nep-knm New Economics Papers
on Knowledge Management and Knowledge Economy
Issue of 2016‒01‒29
five papers chosen by
Laura Ştefănescu
Centrul European de Studii Manageriale în Administrarea Afacerilor

  1. Innovator Mobility in Finland and Denmark By Bagger, Jesper; Maliranta, Mika; Määttänen, Niku; Pajarinen, Mika
  2. Innovation & the professional service firm: Insights into the Locus, Patterns, and Tensions of Innovation in a Fast-Growing Information Technology Consultancy in New Zealand By Lee, Darren
  3. Evaluation of Research and Innovation Policies: The Case of Russian Universities By Mikhail A. Gershman; Galina A. Kitova
  5. ICT For Development Forum 2013: Session on ICT for Education By Asian Development Bank (ADB); Asian Development Bank (ADB); Asian Development Bank (ADB); Asian Development Bank (ADB)

  1. By: Bagger, Jesper; Maliranta, Mika; Määttänen, Niku; Pajarinen, Mika
    Abstract: Abstract Workers have different abilities in research, development and innovation (R&D&I) activities. Firms have different “prospects for innovation”. Innovation is facilitated by matching innovators, i.e. workers that are specialized in R&D&I to firms with good prospects for innovation. Aggregate productivity growth requires that firms with the best prospects for innovation are quickly matched to innovators. The mobility of innovators is also important for positive knowledge spillovers to materialize. We use Finnish and Danish linked employer-employee data to study labour mobility, focusing on innovators. For Finland, Denmark is an interesting benchmark country because its labour market is generally considered very flexible. We find that overall labour mobility is significantly lower in Finland than in Denmark. However, relative to other occupation groups, innovators are actually more mobile in Finland than in Denmark. In Finland, innovators tend to cluster in firms that are among the most productive in their industry.
    Keywords: Research and development, innovation, occupational choice, labour mobility, innovator mobility, resource allocation
    JEL: J24 J62
    Date: 2016–01–13
  2. By: Lee, Darren
    Abstract: This research investigated the locus of innovation through a time-frame of ten years for a fast growing, privately-owned New Zealand information technology professional service consultancy firm. Emergent patterns related to the firm’s innovations were analysed along with the classic consultancy conundrum - the management of tension between future-focused innovations or present-day profits. An in-depth single case study approach was employed where the units of analysis were each innovation of the firm. Semi-structured interviews of 23 current employees involved in innovation activities across all levels of the organisation were conducted. This led to the discovery that less innovation occurred at the inception of the firm where the priority was to sustain the business in the short term. As the firm matured, the rate of innovations increased. The locus of innovation shifted from Top-down to Bottom-up as the firm grew. Further analysis showed that Top-down innovations had a higher likelihood of resource allocation and scaling at the firm. The consultancy conundrum is a constant tension that will continue to exist for the firm. The firm employs a number of “semi-structures” both formal and informal in nature to manage that tension. The findings of this research present a case for an inverse pattern of innovation for privately-owned professional service firms – where innovation occurs at the later stages of the firm’s growth life-cycle.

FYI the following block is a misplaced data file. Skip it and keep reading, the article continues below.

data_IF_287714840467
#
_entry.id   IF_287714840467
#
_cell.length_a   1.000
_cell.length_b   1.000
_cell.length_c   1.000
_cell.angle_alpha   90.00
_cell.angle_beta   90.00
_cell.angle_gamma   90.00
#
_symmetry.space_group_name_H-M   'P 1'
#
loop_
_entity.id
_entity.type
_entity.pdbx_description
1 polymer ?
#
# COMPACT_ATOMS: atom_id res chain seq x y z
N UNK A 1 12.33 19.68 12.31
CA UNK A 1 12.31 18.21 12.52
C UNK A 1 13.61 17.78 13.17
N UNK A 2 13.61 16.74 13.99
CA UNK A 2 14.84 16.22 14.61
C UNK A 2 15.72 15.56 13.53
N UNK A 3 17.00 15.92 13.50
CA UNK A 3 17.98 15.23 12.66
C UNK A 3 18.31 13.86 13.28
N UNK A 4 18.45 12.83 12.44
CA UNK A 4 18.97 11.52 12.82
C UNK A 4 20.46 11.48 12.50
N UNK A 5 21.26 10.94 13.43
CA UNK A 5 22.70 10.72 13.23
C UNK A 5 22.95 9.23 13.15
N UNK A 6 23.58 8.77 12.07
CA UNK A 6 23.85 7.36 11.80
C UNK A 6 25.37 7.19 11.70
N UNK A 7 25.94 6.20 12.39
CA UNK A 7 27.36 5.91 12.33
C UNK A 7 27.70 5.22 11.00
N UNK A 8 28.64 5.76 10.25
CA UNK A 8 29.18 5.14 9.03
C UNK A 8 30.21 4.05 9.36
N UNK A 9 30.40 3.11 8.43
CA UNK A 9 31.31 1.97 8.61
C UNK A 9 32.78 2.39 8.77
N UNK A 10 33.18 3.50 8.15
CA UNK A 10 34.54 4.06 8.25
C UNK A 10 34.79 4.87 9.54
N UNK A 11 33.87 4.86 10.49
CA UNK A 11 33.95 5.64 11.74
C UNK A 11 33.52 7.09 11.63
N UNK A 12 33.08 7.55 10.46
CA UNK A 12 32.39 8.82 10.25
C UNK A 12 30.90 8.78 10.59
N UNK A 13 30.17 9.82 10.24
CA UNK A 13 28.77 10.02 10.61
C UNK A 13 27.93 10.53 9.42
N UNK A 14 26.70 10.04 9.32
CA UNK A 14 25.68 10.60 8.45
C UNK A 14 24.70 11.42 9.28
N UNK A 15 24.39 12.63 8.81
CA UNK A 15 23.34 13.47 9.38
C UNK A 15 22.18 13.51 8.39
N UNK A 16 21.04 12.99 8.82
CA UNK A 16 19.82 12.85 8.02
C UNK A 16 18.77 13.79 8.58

Keywords: Innovation, Consultancy, New Zealand,
    Date: 2015
  3. By: Mikhail A. Gershman (National Research University Higher School of Economics); Galina A. Kitova (National Research University Higher School of Economics)